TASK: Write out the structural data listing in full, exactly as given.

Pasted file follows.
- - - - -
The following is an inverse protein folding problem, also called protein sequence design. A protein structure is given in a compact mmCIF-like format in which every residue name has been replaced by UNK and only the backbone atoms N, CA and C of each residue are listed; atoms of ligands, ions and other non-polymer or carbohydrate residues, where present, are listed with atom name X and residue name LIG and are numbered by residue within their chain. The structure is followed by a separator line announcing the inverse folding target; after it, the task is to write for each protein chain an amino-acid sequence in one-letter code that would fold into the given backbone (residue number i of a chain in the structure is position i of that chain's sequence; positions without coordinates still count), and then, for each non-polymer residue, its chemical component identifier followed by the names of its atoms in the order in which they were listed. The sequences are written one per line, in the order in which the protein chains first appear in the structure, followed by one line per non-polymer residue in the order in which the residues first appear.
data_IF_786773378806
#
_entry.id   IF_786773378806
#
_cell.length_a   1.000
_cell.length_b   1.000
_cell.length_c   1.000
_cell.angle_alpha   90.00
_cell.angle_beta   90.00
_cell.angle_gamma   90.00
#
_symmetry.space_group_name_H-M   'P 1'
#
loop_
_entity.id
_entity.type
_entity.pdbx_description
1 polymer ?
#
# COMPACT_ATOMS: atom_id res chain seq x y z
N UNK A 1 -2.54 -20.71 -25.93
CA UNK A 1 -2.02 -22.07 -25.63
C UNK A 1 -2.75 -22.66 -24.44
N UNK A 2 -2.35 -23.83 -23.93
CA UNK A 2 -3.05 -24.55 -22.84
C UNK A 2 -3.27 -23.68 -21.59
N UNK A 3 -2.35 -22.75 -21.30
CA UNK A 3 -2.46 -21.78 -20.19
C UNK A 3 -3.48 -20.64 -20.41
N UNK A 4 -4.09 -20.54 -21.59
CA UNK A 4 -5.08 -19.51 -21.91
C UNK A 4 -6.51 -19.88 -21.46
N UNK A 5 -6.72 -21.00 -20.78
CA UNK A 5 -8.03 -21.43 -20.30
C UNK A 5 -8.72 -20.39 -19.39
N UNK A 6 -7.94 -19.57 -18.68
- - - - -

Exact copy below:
The following is an inverse protein folding problem, also called protein sequence design. A protein structure is given in a compact mmCIF-like format in which every residue name has been replaced by UNK and only the backbone atoms N, CA and C of each residue are listed; atoms of ligands, ions and other non-polymer or carbohydrate residues, where present, are listed with atom name X and residue name LIG and are numbered by residue within their chain. The structure is followed by a separator line announcing the inverse folding target; after it, the task is to write for each protein chain an amino-acid sequence in one-letter code that would fold into the given backbone (residue number i of a chain in the structure is position i of that chain's sequence; positions without coordinates still count), and then, for each non-polymer residue, its chemical component identifier followed by the names of its atoms in the order in which they were listed. The sequences are written one per line, in the order in which the protein chains first appear in the structure, followed by one line per non-polymer residue in the order in which the residues first appear.
data_IF_786773378806
#
_entry.id   IF_786773378806
#
_cell.length_a   1.000
_cell.length_b   1.000
_cell.length_c   1.000
_cell.angle_alpha   90.00
_cell.angle_beta   90.00
_cell.angle_gamma   90.00
#
_symmetry.space_group_name_H-M   'P 1'
#
loop_
_entity.id
_entity.type
_entity.pdbx_description
1 polymer ?
#
# COMPACT_ATOMS: atom_id res chain seq x y z
N UNK A 1 -2.54 -20.71 -25.93
CA UNK A 1 -2.02 -22.07 -25.63
C UNK A 1 -2.75 -22.66 -24.44
N UNK A 2 -2.35 -23.83 -23.93
CA UNK A 2 -3.05 -24.55 -22.84
C UNK A 2 -3.27 -23.68 -21.59
N UNK A 3 -2.35 -22.75 -21.30
CA UNK A 3 -2.46 -21.78 -20.19
C UNK A 3 -3.48 -20.64 -20.41
N UNK A 4 -4.09 -20.54 -21.59
CA UNK A 4 -5.08 -19.51 -21.91
C UNK A 4 -6.51 -19.88 -21.46
N UNK A 5 -6.72 -21.00 -20.78
CA UNK A 5 -8.03 -21.43 -20.30
C UNK A 5 -8.72 -20.39 -19.39
N UNK A 6 -7.94 -19.57 -18.68